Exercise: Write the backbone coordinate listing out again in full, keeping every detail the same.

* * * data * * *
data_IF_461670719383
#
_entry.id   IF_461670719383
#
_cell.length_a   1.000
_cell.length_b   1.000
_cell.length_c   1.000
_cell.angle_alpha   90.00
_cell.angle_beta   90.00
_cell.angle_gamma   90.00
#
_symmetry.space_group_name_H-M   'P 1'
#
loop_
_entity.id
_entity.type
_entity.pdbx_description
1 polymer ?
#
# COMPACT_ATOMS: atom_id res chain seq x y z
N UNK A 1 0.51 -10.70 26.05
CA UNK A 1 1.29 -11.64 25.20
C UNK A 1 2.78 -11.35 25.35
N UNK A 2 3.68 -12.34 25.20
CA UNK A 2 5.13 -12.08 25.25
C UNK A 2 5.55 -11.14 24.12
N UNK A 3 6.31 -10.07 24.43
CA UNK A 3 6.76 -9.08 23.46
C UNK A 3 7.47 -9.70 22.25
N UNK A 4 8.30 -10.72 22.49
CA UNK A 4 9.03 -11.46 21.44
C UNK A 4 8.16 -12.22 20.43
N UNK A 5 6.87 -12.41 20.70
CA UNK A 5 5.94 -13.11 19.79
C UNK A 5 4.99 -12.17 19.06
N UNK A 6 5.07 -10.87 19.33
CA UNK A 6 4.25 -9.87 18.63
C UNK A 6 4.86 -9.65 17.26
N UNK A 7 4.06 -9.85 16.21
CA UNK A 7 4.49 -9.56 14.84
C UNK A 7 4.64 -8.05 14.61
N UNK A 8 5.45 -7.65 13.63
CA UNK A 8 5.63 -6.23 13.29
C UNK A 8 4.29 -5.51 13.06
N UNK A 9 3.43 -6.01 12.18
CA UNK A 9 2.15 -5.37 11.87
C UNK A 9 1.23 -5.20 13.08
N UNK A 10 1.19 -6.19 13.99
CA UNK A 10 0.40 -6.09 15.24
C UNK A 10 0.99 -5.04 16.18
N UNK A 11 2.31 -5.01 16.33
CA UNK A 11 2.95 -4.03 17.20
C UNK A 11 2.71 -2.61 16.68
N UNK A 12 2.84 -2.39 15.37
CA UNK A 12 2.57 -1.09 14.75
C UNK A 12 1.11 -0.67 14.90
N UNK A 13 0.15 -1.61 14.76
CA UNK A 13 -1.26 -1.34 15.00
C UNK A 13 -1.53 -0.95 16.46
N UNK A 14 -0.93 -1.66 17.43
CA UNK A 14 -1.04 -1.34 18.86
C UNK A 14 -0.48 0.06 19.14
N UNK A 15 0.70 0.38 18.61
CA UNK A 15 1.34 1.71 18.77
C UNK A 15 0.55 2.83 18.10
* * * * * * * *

data_IF_461670719383
#
_entry.id   IF_461670719383
#
_cell.length_a   1.000
_cell.length_b   1.000
_cell.length_c   1.000
_cell.angle_alpha   90.00
_cell.angle_beta   90.00
_cell.angle_gamma   90.00
#
_symmetry.space_group_name_H-M   'P 1'
#
loop_
_entity.id
_entity.type
_entity.pdbx_description
1 polymer ?
#
# COMPACT_ATOMS: atom_id res chain seq x y z
N UNK A 1 0.51 -10.70 26.05
CA UNK A 1 1.29 -11.64 25.20
C UNK A 1 2.78 -11.35 25.35
N UNK A 2 3.68 -12.34 25.20
CA UNK A 2 5.13 -12.08 25.25
C UNK A 2 5.55 -11.14 24.12
N UNK A 3 6.31 -10.07 24.43
CA UNK A 3 6.76 -9.08 23.46
C UNK A 3 7.47 -9.70 22.25
N UNK A 4 8.30 -10.72 22.49
CA UNK A 4 9.03 -11.46 21.44
C UNK A 4 8.16 -12.22 20.43
N UNK A 5 6.87 -12.41 20.70
CA UNK A 5 5.94 -13.11 19.79
C UNK A 5 4.99 -12.17 19.06
N UNK A 6 5.07 -10.87 19.33
CA UNK A 6 4.25 -9.87 18.63
C UNK A 6 4.86 -9.65 17.26
N UNK A 7 4.06 -9.85 16.21
CA UNK A 7 4.49 -9.56 14.84
C UNK A 7 4.64 -8.05 14.61
N UNK A 8 5.45 -7.65 13.63
CA UNK A 8 5.63 -6.23 13.29
C UNK A 8 4.29 -5.51 13.06
N UNK A 9 3.43 -6.01 12.18
CA UNK A 9 2.15 -5.37 11.87
C UNK A 9 1.23 -5.20 13.08
N UNK A 10 1.19 -6.19 13.99
CA UNK A 10 0.40 -6.09 15.24
C UNK A 10 0.99 -5.04 16.18
N UNK A 11 2.31 -5.01 16.33
CA UNK A 11 2.95 -4.03 17.20
C UNK A 11 2.71 -2.61 16.68
N UNK A 12 2.84 -2.39 15.37
CA UNK A 12 2.57 -1.09 14.75
C UNK A 12 1.11 -0.67 14.90
N UNK A 13 0.15 -1.61 14.76
CA UNK A 13 -1.26 -1.34 15.00
C UNK A 13 -1.53 -0.95 16.46
N UNK A 14 -0.93 -1.66 17.43
CA UNK A 14 -1.04 -1.34 18.86
C UNK A 14 -0.48 0.06 19.14
N UNK A 15 0.70 0.38 18.61
CA UNK A 15 1.34 1.71 18.77
C UNK A 15 0.55 2.83 18.10